All the characters from the first series were also re-released in 1975 along with the second series. This also coincided with Mego's switch from the metal riveted body to the larger plastic pinned one, so all 10 figures from the both series can be found with either style body. The second series also had 3 card variations. The difference between the first and second issue cards is really insignificant as it relates only to the addition of trademark information. At some point, for some unknown reason, Mego decided to switch the names of the General Urko and Ursus figures leading to a third issue card for the whole second wave that reflected the name switch. In 1975, Mego re-released the Tree House and Village play sets and also added a Fortress and Forbidden Zone. According to the '75 dealer catalog all play sets with the exception of the Village were offered to retailers as Gift sets which included the figures. To date, only the Tree house has been found like this. 1975 also bought more ape accessories. Besides the re-release of the action stallion, a Jail, Battering Ram, Throne, and Catapult and Wagon were also made available. A set of Bend'n Flex figures based on the first wave of figures was also released.

The Planet of the Apes films were not only a phenomenon in the United States but worldwide. When children in those countries demanded Ape toys, many companies answered the call by negotiating deals with Mego. In the UK, Bradgate / Palitoy released the first and second series of figures. The figures were identical in every way except the packaging. The first series had the same card fronts as their US counterparts but the color was changed for the Soldier Ape (light blue vs. green) and Cornelius (orange vs. blue) and Zaius (???? vs. orange). The back of the cards differed completely promising more toys to come. For the release of the second series, the entire card was revamped. All figures were released on "art" cards which pictured the face of a soldier ape on the front and nine characters on the back (the original astronaut didn't make the cut). These second issue palitoy cards are considered one of, if not, the best designed and most attractive packages to ever grace a Mego figure. The UK had one ape accessory that was unique to that country, the Rock Launcher. It was basically the catapult part of the catapult and wagon released in the US. There is also a variation of the Soldier Ape uniform which seems to be unique to UK released figures. This is a purplish / burgundy tunic with sewn on cuffs. It can be found on the Soldier Ape and General Ursus in Japan, the first wave of five figures was released by Bullmark (a company known for their roto-cast vinyl toys). The figures were exactly the same as the U.S. releases; the only difference was the packaging. Apart from obviously having Japanese text, the figures were not carded but boxed, in an oversized window box which made it possible to view the entire figure from head to toe. Each figure was posed inside the box and behind the figure a booklet depicted the toys in different dioramas. In the back of the box, the Tree house, Village, and Action Stallion are pictured but it is not known if any of these actually made it to market in their own unique packaging. To date, none have been found. In Canada all the Mego Ape merchandise available in the US was also available there with no package or figure variations that has been noted with two exceptions. The Tree house was packaged in a much smaller box than the US version and was bilingual (English / French). Canadian children also got a deluxe Catapult and Wagon set which also included a horse.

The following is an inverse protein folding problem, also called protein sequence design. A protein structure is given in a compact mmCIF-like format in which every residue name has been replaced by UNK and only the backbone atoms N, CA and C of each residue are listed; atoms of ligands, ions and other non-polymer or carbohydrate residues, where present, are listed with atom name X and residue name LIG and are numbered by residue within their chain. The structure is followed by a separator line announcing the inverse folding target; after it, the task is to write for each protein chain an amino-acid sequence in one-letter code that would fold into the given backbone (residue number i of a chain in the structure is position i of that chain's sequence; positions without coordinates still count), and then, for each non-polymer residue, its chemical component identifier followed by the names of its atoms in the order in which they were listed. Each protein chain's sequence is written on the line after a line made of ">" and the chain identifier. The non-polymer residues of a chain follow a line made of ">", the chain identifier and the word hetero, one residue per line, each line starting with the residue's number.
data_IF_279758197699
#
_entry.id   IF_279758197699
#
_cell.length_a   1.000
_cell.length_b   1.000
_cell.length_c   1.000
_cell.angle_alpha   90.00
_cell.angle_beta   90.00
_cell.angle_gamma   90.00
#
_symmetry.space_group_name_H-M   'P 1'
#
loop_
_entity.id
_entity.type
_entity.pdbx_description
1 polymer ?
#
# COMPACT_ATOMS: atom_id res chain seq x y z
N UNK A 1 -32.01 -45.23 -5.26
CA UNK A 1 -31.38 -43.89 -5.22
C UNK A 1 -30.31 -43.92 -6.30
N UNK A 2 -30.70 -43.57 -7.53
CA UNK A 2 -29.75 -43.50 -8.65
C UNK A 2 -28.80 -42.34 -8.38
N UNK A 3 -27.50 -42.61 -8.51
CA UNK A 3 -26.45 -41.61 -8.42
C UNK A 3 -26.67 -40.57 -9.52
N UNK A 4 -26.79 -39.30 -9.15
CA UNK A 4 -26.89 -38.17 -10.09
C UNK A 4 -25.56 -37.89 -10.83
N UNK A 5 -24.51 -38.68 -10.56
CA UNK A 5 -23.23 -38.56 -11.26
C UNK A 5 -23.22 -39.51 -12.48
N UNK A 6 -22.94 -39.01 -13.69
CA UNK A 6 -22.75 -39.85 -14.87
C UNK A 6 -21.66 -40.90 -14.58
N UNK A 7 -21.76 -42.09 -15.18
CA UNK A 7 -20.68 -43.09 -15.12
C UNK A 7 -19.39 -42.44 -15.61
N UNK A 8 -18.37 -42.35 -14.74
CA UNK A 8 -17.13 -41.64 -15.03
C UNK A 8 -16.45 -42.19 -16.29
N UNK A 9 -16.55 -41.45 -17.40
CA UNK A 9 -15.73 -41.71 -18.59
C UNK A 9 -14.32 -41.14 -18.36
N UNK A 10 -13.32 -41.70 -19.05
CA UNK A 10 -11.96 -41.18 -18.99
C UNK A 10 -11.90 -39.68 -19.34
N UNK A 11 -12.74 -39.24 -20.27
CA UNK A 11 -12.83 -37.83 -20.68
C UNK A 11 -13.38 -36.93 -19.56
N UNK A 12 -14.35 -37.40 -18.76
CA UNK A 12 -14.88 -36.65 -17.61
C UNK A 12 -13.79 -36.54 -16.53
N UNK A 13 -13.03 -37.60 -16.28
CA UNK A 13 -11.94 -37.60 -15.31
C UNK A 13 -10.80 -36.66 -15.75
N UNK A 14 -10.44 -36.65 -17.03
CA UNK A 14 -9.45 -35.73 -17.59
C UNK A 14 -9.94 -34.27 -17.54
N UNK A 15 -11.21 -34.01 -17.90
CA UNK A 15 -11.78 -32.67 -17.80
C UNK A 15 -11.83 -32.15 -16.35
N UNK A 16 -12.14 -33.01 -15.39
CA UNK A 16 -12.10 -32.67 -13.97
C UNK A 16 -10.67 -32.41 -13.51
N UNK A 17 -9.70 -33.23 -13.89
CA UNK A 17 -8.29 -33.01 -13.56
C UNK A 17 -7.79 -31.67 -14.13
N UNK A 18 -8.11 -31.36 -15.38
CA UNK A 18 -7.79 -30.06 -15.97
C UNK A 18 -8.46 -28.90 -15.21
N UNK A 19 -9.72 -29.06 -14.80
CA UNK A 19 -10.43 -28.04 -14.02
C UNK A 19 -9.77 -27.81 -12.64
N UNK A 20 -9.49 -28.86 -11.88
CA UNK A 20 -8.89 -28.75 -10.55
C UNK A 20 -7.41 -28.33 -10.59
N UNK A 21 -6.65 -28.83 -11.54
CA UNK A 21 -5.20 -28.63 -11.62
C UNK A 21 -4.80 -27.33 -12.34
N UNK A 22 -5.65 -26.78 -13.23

In Mexico, Cipsa negotiated the license from Mego to produce Ape figures. In the 1970's, Mexican law required that all toys that were sold in Mexico had to be produced in Mexico. This paved the way for some very "creative" and unique figure and package viations. The line included Soldado Ursus, General Urko, Dr. Zaius, Cornelius, and Bill (the astronaut). All the apes were packaged with an M16 rifle, a unique top, a brown t2 body, tall black (Dr. Zaius) boots, and no pants. Bill (Alan Virden head), perhaps inspired by a character of the same name seen in the 'APES' animated series, came with a unique white burlap vest, white pants and moccasins. All the figures were released in an oversized solid box with flap. Since the flaps were glued shut, there is really no collector friendly way of removing the figure. The Tree house Jail, Battering Ram, Horse Catapult / Wagon set and Throne were also available in Mexico each in its own unique version of the US packaging.

With the cancellation of the TV show it seemed Ape mania was over or at least for Mego. No third wave of figures was ever planned and by mid 1976 as Mego prepared for Toy fair the line was not even offered to US retailers anymore. It shows how fickle the toy market is, even today, hot one minute, gone the next. Still, Planet of the Apes proved to be a major homerun for Mego, and for all the children who were able to create their own ape adventures with some of the most playable action figures ever produced.

In the months leading up to Christmas of 1974, Mego's Planet of the Apes toys became the hottest selling toys in the country. Mego held special promotions at retailers in many states sending actors dressed in full ape make up to visit with kids and parents and push the line. Mego's projected sales of ape merchandise at retail by Christmas of that year was $16 million. The line was a huge success and a second series of figures and play sets was inevitable.

Send me your Comments:
Your Name:
Your Email Address:
Comments: is owned by Robert Vanderpool. Copyright Robert Vanderpool. All rights reserved. All other Trademarks and Copyrights are property of their respected owners. Copyright Policy.